Benderson Development scoops up Toys “R” Us property in Doral. The University Park, Florida-based real estate investment company purchased the parcel to a Toys “R” Us and Babies “R” Us in Doral for $5.3 million from Pacific Equities Capital Management. [TRD]

Billionaire Ken Griffin’s massive Palm Beach holdings now total $350M. Hedge funder Ken Griffin’s recent $99 million purchase of a Palm Beach estate highlighted his insatiable appetite for ultra-luxury homes, but it also added to his growing collection of properties in one of South Florida’s glitziest towns. [TRD]

Amid growing demand for university housing, Adam America buys a multifamily complex near FIU. Developers are increasingly seeking to build new upscale student living next to Florida International University as demand for that kind of housing grows. [TRD]

Adam Neumann (technically) lost $10 billion. The WeWork founder’s 22 percent stake was reportedly pegged as high as $14 billion earlier this year. But after a rocky path to the company’s IPO, its valuation has plummeted, and Neumann’s stake is now worth closer to $3 billion. [Bloomberg]

Low rates are increasing loan enthusiasm. Mortgage applications jumped 2 percent last week, compared with the previous week, and remained 69 percent higher than the same week last year. Interest rates are also down slightly; the average contract interest rate for a 30-year fixed rate mortgage with conforming loan balances dropped to 3.82 percent from 3.87 percent over the week. [CNBC]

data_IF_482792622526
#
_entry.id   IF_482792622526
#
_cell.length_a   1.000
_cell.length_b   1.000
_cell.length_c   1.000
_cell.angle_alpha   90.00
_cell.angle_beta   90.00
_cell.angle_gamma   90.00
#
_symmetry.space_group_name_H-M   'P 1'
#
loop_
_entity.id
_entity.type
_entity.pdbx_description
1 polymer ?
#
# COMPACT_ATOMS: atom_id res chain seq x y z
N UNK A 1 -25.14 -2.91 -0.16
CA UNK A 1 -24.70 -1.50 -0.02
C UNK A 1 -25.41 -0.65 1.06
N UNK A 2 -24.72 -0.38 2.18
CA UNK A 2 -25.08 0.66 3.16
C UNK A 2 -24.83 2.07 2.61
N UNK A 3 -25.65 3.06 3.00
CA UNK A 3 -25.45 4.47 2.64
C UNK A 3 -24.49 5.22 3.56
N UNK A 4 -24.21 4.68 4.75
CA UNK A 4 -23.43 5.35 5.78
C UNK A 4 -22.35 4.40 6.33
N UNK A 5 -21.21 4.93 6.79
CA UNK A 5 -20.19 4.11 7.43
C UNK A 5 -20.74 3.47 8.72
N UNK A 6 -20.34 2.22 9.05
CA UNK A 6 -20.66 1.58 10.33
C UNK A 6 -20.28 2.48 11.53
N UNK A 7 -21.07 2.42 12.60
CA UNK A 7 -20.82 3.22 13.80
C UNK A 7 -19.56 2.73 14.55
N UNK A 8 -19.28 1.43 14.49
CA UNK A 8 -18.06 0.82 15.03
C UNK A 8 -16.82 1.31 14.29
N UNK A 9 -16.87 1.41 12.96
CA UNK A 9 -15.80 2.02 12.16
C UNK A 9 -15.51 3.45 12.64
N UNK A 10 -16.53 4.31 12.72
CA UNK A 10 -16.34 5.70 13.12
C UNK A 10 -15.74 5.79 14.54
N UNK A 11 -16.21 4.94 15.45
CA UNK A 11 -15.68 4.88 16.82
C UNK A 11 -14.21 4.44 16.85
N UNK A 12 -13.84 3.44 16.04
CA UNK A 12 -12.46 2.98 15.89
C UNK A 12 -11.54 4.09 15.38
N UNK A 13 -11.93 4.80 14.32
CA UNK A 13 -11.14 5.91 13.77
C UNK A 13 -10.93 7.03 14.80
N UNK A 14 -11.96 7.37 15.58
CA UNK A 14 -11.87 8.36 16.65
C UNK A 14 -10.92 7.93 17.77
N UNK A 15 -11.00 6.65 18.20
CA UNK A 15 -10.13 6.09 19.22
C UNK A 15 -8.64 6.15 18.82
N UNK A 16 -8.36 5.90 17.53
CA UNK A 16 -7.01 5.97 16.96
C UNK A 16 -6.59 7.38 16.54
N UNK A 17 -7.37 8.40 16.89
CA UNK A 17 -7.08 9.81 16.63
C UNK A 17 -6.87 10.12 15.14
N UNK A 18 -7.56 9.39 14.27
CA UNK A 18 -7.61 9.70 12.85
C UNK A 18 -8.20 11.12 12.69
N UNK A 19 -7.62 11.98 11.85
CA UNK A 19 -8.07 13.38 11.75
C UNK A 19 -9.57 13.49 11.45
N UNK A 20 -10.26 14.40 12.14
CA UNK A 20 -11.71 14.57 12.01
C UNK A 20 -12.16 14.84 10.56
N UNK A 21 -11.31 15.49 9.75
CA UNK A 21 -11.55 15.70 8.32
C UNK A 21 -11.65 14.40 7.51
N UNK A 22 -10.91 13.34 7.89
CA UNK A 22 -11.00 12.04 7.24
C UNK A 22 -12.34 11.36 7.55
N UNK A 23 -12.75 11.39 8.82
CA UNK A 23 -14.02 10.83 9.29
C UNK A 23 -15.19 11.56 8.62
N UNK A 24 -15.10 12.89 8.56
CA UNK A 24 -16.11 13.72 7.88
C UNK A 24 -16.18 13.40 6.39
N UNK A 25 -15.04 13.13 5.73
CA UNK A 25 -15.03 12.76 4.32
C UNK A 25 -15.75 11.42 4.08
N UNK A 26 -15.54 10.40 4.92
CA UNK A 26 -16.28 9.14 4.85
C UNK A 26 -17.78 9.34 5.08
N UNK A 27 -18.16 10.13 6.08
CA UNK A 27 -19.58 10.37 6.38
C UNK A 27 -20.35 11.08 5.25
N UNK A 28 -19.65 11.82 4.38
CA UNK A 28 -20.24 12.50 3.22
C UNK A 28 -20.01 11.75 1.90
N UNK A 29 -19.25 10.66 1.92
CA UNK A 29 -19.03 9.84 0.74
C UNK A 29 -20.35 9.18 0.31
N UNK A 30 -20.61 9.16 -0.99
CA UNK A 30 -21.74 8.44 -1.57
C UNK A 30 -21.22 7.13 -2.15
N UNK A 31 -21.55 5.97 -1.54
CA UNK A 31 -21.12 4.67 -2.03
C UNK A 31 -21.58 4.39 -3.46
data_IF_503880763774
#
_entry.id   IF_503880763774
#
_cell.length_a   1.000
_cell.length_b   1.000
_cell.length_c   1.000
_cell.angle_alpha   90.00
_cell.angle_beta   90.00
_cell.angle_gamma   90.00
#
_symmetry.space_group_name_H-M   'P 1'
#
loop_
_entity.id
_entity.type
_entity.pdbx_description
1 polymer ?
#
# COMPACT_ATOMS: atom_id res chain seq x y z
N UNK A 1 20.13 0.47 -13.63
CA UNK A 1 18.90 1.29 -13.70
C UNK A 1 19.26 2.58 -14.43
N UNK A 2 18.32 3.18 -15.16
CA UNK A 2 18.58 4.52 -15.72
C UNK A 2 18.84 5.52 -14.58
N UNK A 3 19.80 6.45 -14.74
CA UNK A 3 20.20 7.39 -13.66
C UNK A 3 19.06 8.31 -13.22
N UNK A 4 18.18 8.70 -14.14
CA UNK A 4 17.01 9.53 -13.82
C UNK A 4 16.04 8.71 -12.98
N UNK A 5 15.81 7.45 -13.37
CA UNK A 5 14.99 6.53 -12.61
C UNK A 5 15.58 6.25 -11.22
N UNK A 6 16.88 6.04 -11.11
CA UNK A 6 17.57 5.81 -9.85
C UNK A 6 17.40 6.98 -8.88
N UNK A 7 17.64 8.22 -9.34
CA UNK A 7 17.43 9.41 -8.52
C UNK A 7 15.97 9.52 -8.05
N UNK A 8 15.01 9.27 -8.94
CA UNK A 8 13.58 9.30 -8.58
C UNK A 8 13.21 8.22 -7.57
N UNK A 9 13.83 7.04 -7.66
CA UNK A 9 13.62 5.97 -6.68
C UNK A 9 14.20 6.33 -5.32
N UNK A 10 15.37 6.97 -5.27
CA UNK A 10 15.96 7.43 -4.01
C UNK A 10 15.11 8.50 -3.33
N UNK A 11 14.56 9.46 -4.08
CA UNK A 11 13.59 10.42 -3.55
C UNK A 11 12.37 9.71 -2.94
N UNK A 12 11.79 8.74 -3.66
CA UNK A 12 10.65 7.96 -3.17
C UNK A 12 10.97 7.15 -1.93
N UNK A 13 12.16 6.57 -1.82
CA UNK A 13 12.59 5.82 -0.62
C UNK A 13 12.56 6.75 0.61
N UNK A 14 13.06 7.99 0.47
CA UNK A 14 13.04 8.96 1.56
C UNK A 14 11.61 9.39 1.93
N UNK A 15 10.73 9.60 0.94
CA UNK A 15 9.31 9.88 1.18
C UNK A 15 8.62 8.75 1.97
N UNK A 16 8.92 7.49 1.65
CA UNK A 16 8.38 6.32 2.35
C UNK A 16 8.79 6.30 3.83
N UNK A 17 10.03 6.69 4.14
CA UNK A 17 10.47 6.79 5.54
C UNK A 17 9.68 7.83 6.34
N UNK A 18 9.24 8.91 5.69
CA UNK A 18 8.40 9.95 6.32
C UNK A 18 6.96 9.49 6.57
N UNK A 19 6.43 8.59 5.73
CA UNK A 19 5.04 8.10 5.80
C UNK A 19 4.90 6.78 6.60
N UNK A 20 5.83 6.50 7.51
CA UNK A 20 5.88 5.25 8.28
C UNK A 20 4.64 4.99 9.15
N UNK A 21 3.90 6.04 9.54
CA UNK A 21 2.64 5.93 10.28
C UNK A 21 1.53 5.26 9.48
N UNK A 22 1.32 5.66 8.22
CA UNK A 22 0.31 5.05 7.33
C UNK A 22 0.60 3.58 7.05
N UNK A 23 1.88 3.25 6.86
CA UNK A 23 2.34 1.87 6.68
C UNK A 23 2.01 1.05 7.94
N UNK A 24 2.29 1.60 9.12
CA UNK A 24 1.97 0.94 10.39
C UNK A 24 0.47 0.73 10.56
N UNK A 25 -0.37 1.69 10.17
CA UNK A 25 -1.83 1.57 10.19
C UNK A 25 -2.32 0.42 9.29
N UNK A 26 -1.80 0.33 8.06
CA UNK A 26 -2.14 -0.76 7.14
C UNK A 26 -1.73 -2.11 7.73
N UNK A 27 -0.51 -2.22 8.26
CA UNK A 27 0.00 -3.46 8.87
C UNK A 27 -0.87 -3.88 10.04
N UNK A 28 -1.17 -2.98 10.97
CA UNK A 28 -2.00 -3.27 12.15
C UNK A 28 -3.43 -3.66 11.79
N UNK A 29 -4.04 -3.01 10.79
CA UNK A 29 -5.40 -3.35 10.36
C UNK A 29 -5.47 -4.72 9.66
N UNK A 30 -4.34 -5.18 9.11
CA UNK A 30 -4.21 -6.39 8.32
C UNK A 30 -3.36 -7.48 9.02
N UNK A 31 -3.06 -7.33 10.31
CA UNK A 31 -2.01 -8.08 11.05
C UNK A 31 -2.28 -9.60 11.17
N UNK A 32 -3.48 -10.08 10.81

Anbang’s Andrew Miller with Fairmont Chicago and JW Marriott Essex House on Central Park South (Credit: Wikipedia)

A fraudulent deed complicated Anbang’s $6 billion hotel sale. Anbang has sold its U.S. hotel portfolio to the highest bidder at a price north of $5.8 billion, but a last-minute wrench was thrown into the deal when the Chinese insurance conglomerate discovered six of the properties’ deeds were fraudulently transferred to limited liability companies, the Wall Street Journal reported. [TRD]

The Wynwood property and David Edelstein

The Wynwood property and David Edelstein

The owner of W South Beach buys up more land for Wynwood residential project. TriStar Capital’s David Edelstein paid $6.5 million to add a chunk of land to his growing assemblage along a booming stretch of Wynwood. He plans to develop the site into a residential building with about 365,000 square feet of space and up to 370 units. [TRD]

SoftBank is looking to use its leverage to call off WeWork’s planned IPO. SoftBank is urging WeWork’s parent company to shelve its IPO plans as the Japanese conglomerate tries to raise $108 billion for a second Vision Fund. It could struggle to attract major investors if the firm’s initial $100 billion Vision Fund is hurt by a poor performing investment in WeWork. [TRD]

Palm Beach condos shut off power as Hurricane Dorian approached. Some Palm Beach condominium buildings turned off their power after an evacuation was issued from Hurricane Doraine, leaving residents to endure miserably hot conditions. [Palm Beach Daily News]